Hypoxia potentiates microRNA-mediated gene silencing through posttranslational modification of Argonaute2

Wu C, So J, Davis-Dusenbery BN, Qi HH, Bloch DB, Shi Y, Lagna G, Hata A
Source: Mol Cell Biol
Publication Date: (2011)
Issue: 31(23): 4760-74
Research Area:
Basic Research
Cells used in publication:
SMC, pul.artery (PASMC), human
Species: human
Tissue Origin: artery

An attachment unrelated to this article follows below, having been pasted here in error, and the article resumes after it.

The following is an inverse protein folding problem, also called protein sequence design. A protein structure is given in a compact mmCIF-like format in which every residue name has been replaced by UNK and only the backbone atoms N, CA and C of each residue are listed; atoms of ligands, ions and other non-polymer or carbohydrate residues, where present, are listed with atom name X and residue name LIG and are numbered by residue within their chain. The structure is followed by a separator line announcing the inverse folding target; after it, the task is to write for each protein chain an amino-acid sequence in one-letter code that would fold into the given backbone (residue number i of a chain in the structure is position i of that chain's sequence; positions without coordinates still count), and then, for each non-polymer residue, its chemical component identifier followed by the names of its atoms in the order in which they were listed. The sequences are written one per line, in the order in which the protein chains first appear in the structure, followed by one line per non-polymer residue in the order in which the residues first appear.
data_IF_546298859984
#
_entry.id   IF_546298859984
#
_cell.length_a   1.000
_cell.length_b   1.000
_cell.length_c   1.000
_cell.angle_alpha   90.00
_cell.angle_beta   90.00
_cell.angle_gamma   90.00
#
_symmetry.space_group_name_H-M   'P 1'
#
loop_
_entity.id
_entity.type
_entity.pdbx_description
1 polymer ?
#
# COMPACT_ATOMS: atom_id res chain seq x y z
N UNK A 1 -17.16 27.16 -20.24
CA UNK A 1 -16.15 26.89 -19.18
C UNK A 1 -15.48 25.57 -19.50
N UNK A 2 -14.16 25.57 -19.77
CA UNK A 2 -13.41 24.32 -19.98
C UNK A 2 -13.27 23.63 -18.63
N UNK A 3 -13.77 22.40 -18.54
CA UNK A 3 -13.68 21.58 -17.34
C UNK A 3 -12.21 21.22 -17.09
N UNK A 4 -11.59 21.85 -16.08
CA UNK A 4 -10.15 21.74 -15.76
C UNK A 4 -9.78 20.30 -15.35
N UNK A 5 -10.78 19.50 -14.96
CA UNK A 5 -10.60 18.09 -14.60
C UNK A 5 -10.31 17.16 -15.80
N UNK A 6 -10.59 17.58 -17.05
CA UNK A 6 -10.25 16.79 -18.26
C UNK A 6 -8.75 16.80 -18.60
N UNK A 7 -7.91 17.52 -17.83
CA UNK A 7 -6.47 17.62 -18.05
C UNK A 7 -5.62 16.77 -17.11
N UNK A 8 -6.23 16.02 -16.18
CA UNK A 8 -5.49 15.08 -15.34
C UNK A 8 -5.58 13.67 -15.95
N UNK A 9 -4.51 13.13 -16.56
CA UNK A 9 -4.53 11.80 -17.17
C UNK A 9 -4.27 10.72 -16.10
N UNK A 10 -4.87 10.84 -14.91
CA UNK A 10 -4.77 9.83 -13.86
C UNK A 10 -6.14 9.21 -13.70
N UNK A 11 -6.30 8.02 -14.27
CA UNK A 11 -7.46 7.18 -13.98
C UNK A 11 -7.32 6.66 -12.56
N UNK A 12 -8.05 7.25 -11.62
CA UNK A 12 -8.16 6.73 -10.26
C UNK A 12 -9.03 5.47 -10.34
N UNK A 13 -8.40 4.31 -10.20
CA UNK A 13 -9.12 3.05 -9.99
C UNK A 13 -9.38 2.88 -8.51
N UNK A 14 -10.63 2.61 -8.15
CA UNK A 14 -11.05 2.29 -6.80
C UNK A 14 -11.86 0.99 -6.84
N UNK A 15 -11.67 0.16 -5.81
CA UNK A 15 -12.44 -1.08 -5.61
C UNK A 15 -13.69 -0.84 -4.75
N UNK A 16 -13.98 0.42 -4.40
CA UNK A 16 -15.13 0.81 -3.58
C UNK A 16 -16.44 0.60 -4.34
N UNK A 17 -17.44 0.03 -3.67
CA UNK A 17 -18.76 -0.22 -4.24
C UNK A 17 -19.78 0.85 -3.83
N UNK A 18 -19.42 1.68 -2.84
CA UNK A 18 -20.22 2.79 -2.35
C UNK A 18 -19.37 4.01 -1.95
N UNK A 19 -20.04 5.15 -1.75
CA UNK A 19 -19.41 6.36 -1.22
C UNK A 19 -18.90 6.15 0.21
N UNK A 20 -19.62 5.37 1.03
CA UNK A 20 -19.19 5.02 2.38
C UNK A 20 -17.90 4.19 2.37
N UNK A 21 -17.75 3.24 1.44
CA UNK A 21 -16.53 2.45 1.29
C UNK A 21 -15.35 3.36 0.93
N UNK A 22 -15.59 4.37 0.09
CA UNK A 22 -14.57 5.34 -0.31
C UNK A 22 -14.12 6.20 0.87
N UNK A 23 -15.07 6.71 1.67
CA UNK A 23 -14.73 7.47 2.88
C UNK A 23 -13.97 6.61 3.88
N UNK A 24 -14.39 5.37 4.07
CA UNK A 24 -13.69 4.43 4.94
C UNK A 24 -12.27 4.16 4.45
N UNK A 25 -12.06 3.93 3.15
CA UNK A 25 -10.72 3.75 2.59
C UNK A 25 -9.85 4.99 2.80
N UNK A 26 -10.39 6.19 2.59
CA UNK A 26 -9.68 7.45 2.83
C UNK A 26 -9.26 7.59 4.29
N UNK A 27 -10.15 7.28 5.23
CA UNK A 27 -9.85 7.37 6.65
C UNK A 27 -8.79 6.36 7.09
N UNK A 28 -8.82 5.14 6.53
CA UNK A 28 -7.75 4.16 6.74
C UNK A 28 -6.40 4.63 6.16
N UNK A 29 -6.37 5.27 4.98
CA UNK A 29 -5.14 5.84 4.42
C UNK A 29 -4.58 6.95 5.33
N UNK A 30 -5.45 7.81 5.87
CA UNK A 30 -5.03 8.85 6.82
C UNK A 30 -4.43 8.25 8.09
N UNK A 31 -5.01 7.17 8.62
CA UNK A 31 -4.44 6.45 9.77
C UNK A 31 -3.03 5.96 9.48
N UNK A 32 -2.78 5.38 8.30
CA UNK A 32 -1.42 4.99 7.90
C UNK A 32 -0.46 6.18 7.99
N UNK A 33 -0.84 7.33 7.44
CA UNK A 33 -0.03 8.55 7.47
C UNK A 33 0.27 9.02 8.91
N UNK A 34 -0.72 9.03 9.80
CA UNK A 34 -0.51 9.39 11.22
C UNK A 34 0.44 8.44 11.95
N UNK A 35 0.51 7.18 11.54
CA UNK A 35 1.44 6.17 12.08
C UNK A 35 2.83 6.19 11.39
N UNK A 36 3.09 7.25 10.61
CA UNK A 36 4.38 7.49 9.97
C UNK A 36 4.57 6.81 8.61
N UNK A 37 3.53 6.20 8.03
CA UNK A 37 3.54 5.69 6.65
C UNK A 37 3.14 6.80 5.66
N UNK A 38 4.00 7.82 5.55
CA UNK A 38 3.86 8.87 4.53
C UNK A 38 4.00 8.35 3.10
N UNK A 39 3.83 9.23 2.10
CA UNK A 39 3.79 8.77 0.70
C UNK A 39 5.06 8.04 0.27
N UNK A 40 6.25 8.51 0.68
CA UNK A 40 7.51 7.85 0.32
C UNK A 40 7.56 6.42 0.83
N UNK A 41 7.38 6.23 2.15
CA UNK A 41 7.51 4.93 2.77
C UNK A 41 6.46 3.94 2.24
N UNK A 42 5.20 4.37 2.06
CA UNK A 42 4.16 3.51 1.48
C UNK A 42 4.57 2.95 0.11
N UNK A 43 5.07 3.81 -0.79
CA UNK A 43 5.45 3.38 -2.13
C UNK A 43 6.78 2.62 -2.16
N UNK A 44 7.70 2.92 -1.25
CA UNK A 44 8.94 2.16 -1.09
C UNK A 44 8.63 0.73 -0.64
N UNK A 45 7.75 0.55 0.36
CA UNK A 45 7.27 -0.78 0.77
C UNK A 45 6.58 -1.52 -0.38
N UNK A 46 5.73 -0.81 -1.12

Hypoxia contributes to the pathogenesis of various human diseases, including pulmonary artery hypertension (PAH), stroke, myocardial or cerebral infarction, and cancer. For example, acute hypoxia causes selective pulmonary artery (PA) constriction and elevation of pulmonary artery pressure. Chronic hypoxia induces structural and functional changes to the pulmonary vasculature, which resembles the phenotype of human PAH and is commonly used as an animal model of this disease. The mechanisms that lead to hypoxia-induced phenotypic changes have not been fully elucidated. Here, we show that hypoxia increases type I collagen prolyl-4-hydroxylase [C-P4H(I)], which leads to prolyl-hydroxylation and accumulation of Argonaute2 (Ago2), a critical component of the RNA-induced silencing complex (RISC). Hydroxylation of Ago2 is required for the association of Ago2 with heat shock protein 90 (Hsp90), which is necessary for the loading of microRNAs (miRNAs) into the RISC, and translocation to stress granules (SGs). We demonstrate that hydroxylation of Ago2 increases the level of miRNAs and increases the endonuclease activity of Ago2. In summary, this study identifies hypoxia as a mediator of the miRNA-dependent gene silencing pathway through posttranslational modification of Ago2, which might be responsible for cell survival or pathological responses under low oxygen stress.